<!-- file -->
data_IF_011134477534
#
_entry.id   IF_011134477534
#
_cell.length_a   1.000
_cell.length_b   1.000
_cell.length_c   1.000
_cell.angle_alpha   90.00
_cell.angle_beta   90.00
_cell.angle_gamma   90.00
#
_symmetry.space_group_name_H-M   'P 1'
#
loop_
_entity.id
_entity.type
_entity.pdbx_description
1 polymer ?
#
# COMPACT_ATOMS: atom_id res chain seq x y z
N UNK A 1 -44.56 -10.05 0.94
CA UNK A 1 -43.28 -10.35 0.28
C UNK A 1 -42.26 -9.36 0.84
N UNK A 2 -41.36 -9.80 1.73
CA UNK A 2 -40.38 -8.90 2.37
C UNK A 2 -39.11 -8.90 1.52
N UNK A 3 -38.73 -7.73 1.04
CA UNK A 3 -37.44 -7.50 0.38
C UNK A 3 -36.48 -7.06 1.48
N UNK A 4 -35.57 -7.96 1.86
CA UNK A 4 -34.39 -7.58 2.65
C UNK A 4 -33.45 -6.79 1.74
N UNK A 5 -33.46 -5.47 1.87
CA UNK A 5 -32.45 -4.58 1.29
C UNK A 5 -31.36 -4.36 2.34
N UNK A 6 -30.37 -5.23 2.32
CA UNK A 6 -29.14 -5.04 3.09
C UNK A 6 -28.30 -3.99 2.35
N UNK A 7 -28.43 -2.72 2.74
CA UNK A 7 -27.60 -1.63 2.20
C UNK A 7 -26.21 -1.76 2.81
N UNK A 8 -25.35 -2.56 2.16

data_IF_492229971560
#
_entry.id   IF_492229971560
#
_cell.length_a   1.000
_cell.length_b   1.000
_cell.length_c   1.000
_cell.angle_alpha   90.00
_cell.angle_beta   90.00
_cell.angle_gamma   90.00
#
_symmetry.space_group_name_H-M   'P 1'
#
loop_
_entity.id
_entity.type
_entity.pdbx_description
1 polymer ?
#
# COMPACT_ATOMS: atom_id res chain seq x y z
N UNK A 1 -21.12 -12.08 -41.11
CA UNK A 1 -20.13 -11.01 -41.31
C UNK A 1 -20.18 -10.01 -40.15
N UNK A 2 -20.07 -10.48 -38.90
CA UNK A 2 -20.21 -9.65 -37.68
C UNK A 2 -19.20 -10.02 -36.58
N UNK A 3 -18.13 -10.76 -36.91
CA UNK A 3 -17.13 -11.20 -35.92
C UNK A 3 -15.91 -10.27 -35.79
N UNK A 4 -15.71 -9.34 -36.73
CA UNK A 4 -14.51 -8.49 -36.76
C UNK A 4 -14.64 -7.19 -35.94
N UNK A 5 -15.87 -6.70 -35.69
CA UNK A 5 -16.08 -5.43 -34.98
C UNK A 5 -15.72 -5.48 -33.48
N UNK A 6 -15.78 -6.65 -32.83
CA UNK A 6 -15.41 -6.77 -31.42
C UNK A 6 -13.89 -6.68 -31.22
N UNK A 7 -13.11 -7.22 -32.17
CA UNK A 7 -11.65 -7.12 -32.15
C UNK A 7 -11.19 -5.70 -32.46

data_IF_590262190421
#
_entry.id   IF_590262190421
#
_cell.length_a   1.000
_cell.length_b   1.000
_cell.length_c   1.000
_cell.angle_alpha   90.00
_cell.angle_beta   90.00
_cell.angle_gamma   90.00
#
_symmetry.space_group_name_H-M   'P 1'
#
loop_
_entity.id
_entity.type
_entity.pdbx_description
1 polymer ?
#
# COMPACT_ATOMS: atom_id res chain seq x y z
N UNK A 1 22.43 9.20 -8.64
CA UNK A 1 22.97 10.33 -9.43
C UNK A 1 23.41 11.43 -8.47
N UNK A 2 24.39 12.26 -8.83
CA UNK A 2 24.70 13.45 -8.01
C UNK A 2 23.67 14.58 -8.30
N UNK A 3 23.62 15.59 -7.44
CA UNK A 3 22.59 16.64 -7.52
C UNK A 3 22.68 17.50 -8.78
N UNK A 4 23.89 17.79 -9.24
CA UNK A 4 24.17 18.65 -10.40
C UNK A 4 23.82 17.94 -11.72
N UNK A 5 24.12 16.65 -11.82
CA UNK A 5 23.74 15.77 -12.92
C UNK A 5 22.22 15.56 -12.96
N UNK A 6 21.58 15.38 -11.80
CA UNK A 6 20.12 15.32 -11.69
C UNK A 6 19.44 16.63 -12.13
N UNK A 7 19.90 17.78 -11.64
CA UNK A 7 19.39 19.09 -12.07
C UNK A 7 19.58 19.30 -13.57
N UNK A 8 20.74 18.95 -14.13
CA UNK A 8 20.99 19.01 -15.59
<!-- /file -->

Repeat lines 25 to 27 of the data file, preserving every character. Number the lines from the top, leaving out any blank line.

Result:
CA UNK A 2 -40.38 -8.90 2.37
C UNK A 2 -39.11 -8.90 1.52
N UNK A 3 -38.73 -7.73 1.04